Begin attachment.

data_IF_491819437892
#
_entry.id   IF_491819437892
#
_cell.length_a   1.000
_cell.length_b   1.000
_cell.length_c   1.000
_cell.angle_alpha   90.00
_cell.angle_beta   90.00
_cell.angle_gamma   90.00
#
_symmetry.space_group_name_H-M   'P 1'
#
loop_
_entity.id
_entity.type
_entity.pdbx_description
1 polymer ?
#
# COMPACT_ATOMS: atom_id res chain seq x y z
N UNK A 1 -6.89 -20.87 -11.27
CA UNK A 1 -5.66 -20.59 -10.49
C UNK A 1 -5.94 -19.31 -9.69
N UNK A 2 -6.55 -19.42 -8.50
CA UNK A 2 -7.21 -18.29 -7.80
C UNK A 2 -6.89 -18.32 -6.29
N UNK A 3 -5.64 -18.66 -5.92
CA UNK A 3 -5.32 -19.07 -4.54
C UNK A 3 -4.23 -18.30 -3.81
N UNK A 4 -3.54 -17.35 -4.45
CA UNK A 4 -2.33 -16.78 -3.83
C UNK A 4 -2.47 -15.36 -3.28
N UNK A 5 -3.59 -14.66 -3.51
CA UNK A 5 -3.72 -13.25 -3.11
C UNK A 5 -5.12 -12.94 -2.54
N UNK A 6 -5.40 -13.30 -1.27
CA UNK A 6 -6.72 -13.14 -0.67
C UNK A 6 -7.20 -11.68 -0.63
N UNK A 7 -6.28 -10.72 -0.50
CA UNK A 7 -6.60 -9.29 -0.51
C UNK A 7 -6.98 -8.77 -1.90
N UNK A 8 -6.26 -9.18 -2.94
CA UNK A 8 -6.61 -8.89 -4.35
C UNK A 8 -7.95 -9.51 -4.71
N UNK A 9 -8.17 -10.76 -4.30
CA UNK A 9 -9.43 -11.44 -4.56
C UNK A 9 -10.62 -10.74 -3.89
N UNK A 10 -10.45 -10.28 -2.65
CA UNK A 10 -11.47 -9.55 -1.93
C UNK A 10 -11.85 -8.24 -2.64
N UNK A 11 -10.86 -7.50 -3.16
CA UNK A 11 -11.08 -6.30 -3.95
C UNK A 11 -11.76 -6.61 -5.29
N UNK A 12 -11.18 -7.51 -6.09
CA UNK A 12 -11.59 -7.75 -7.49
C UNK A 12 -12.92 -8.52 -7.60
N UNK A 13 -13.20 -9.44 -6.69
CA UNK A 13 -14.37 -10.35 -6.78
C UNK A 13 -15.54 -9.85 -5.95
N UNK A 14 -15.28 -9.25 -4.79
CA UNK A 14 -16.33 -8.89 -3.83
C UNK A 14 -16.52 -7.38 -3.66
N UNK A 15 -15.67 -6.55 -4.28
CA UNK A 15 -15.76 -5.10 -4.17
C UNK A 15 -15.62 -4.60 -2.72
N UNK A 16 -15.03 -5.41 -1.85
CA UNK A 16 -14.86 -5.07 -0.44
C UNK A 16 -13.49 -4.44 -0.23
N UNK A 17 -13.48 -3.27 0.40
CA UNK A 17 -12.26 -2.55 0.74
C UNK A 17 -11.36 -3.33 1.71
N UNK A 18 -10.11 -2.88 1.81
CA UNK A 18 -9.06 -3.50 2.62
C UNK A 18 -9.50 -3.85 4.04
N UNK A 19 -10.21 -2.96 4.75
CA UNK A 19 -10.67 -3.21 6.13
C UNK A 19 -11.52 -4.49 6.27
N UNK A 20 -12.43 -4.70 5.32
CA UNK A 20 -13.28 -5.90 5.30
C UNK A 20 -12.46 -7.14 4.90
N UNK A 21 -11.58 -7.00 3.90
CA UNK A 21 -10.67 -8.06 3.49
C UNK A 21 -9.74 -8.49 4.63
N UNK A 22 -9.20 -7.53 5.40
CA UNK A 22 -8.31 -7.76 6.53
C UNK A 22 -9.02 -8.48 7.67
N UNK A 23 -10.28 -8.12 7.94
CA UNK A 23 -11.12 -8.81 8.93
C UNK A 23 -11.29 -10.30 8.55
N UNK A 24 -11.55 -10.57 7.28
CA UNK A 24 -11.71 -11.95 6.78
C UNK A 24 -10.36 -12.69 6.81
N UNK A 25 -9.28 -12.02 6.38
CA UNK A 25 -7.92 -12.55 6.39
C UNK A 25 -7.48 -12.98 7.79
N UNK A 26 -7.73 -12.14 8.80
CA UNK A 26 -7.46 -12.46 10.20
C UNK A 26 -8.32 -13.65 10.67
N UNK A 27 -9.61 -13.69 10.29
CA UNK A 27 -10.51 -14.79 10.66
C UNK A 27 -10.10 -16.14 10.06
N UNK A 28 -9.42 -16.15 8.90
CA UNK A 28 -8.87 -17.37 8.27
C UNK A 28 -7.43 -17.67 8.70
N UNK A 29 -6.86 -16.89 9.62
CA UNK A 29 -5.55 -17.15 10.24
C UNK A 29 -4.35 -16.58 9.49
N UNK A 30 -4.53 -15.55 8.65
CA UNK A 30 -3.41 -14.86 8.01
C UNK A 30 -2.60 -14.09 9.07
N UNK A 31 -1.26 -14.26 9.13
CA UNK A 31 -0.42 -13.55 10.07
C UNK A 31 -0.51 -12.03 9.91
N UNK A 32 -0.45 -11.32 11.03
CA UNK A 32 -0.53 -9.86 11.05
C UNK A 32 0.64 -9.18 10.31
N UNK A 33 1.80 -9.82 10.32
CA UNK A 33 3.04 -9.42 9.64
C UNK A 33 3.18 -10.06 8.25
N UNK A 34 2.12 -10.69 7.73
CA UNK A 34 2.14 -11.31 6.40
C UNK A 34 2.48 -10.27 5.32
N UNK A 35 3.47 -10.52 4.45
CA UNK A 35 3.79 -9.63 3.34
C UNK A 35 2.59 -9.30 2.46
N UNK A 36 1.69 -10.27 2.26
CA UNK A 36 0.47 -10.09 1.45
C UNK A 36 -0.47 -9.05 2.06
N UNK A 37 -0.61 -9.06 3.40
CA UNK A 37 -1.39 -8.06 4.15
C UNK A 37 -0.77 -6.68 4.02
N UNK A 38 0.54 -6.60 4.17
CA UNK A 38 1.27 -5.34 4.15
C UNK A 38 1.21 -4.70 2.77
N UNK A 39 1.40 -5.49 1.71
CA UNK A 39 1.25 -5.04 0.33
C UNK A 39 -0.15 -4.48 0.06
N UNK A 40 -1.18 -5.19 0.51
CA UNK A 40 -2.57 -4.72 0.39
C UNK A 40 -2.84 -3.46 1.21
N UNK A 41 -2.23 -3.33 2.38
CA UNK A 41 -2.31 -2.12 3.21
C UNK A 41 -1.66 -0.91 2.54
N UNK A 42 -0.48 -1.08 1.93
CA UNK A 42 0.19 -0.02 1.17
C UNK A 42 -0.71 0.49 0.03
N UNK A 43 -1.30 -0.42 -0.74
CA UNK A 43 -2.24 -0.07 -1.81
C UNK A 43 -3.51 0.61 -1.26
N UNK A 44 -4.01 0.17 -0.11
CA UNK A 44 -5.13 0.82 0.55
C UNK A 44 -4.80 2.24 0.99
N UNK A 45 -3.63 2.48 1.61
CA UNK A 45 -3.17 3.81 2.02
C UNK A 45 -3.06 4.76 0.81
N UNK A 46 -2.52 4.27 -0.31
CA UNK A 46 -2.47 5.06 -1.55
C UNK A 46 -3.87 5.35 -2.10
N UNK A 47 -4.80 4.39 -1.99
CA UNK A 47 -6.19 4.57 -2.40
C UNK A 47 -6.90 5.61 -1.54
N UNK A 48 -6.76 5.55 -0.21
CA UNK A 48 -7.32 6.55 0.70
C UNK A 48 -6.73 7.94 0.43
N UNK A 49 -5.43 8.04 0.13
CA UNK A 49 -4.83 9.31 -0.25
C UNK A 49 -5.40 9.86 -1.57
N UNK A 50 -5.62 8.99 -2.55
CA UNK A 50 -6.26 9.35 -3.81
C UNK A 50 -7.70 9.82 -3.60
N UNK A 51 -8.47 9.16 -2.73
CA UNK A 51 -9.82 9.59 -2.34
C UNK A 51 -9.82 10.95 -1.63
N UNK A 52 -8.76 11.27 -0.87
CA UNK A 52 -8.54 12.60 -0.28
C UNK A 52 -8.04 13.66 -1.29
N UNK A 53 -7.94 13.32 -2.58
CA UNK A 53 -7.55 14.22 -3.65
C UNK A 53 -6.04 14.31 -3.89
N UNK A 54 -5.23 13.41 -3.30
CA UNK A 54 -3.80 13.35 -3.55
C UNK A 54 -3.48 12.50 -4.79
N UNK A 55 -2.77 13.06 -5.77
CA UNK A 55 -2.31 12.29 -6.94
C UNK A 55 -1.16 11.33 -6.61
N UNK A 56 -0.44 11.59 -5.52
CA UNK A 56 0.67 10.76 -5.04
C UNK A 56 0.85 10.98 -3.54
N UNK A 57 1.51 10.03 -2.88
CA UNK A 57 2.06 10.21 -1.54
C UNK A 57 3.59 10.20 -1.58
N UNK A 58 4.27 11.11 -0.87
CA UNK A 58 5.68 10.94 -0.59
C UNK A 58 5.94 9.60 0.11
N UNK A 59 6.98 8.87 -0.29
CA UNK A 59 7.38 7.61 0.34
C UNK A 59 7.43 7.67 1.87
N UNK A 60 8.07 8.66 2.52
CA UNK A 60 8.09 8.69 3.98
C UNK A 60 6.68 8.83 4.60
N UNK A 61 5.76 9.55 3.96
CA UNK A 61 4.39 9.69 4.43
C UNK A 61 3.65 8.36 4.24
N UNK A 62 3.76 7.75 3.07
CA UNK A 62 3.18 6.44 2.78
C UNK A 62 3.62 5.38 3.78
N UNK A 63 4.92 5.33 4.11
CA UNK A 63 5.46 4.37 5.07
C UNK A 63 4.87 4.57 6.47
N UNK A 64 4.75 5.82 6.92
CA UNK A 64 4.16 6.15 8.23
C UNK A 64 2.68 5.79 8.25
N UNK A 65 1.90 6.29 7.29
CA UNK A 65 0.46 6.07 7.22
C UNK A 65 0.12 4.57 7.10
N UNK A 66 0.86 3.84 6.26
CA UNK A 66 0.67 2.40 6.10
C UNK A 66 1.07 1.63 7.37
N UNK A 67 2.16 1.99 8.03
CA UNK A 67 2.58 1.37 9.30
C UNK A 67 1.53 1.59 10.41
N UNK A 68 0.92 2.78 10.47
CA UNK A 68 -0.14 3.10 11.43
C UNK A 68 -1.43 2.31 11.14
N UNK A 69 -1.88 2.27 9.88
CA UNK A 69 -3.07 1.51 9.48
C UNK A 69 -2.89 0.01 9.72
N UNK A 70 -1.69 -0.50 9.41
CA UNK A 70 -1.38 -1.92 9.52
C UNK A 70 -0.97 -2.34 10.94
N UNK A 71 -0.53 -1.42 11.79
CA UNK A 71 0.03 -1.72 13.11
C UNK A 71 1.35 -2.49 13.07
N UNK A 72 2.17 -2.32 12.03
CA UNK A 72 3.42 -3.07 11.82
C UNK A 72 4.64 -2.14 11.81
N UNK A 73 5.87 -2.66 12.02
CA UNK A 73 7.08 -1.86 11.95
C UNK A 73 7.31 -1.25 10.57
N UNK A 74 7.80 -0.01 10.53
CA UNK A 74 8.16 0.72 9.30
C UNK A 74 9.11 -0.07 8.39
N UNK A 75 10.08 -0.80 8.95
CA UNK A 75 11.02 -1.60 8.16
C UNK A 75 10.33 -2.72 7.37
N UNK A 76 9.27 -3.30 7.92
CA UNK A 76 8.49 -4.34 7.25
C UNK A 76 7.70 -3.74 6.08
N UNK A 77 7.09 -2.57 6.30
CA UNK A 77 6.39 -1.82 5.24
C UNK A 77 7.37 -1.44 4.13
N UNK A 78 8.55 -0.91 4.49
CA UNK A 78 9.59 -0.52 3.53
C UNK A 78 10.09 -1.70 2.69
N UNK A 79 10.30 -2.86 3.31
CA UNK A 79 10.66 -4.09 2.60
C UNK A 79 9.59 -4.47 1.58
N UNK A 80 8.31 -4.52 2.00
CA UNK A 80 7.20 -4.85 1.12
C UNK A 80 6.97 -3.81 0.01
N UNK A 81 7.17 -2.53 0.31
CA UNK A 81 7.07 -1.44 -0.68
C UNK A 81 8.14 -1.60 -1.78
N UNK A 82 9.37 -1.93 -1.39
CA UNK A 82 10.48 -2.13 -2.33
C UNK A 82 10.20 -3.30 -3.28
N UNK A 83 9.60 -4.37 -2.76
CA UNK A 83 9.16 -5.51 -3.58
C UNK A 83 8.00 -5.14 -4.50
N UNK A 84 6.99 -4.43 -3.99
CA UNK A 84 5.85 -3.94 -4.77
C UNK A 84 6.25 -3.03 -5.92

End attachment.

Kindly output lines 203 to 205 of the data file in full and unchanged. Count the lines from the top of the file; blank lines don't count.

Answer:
C UNK A 61 3.65 8.36 4.24
N UNK A 62 3.76 7.75 3.07
CA UNK A 62 3.18 6.44 2.78